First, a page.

New COVID variant BA.5 making up more than 50% of cases in Wisconsin, possibly most contagious virus ever

NOW: New COVID variant BA.5 making up more than 50% of cases in Wisconsin, possibly most contagious virus ever

MILWAUKEE (CBS 58) -- Health experts in Milwaukee County are warning about a rise in COVID infections caused by a variant of omicron that may be the most contagious yet.

BA.5 now makes up more than 50% of infections in Wisconsin.

"Each time [the variants] become more transmissible, which means they're easier to catch from somebody else," Dr. Ben Weston said.

Dr. Ben Weston with the Milwaukee County Health Department said on average, one person infected with BA.5 can spread the virus to over 18 people.

"Which means it's one of the most, if not the most contagious virus we know of. Measles is 18, the most contagious virus out there, and this looks to be even higher than 18," Dr. Weston said.

Whether you previously had COVID or are vaccinated, Dr. Weston said the virus is also evading immunity.

"This previous paradigm that you have 90 days or three months for immunity is really out the window now. It can be just a matter of weeks and unfortunately with this new strain, you can get reinfected," Dr. Weston said.

Dr. Weston said the concern with repeat infections is that you risk getting sicker each time. Your risk of getting long COVID also goes up.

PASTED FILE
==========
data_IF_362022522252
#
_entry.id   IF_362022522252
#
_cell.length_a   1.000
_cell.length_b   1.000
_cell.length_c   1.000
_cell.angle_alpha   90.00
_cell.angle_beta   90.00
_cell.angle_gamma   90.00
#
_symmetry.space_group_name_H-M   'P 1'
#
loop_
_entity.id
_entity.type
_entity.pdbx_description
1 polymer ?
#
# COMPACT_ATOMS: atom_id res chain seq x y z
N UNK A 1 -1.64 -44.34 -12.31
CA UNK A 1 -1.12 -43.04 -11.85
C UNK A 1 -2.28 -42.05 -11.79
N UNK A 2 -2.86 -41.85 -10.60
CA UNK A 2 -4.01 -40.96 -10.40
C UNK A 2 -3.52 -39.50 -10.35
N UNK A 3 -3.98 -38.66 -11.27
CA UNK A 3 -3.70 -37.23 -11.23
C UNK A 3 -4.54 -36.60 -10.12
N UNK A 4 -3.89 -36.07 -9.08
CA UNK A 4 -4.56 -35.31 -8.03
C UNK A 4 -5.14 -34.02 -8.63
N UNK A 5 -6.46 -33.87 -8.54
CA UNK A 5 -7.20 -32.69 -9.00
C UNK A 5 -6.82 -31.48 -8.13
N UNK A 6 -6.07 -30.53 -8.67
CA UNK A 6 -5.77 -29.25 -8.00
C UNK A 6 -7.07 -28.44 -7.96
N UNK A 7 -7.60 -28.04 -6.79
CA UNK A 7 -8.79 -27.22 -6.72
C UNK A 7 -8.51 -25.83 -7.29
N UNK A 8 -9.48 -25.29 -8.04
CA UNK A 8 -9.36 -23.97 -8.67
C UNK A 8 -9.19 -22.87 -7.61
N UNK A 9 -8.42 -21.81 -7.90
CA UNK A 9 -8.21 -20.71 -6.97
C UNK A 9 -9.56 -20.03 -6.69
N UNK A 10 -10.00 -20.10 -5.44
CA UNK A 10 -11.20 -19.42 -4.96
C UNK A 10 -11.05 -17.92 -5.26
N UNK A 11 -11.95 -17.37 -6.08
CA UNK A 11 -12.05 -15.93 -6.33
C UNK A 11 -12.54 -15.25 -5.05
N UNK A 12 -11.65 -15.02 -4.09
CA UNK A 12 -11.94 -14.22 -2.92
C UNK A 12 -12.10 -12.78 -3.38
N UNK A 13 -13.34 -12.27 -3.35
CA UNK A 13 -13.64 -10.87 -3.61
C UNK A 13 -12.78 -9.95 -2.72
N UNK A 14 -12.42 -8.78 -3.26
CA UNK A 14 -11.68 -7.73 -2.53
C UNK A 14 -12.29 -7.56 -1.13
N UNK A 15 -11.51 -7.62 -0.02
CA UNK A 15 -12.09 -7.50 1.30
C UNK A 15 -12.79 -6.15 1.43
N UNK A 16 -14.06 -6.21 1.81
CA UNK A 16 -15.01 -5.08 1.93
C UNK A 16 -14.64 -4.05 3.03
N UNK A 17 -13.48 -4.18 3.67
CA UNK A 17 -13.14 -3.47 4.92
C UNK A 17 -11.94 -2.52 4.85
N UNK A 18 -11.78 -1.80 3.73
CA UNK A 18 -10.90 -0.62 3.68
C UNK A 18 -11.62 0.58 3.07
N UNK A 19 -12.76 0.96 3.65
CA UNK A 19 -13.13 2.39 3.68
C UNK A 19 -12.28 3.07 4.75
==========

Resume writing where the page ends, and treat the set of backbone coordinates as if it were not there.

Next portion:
"With each subsequent infection, that risk increases and increases, so you want to avoid getting infected once or three times or four times because that risk increases and continues," Dr. Weston said.

Doctors are also concerned because hospitalizations are also increasing, which is a sign infections are also rising. Since last week, the health department said hospitalizations jumped 16% in Wisconsin.

Dr. Ben Weston is urging you to get boosted if you have not already. People ages 50 and up and those who are immunocompromised are now eligible for a second booster.

"It prevents that severe disease and that hospitalization and death from COVID infection. Fact of the matter is though, that it does not protect you as well from getting infected. We're going to see more and more breakthrough infections," he said.

That's where Dr. Weston is recommending masking up again in places where you can't social distance.

"When you're indoors in public, thinking about distancing, thinking about ventilation," he said.

Dr. Weston said Pfizer and Moderna are working on an omicron-specific booster that could be available in the coming months. He said this booster could help prevent infection from the omicron variants.

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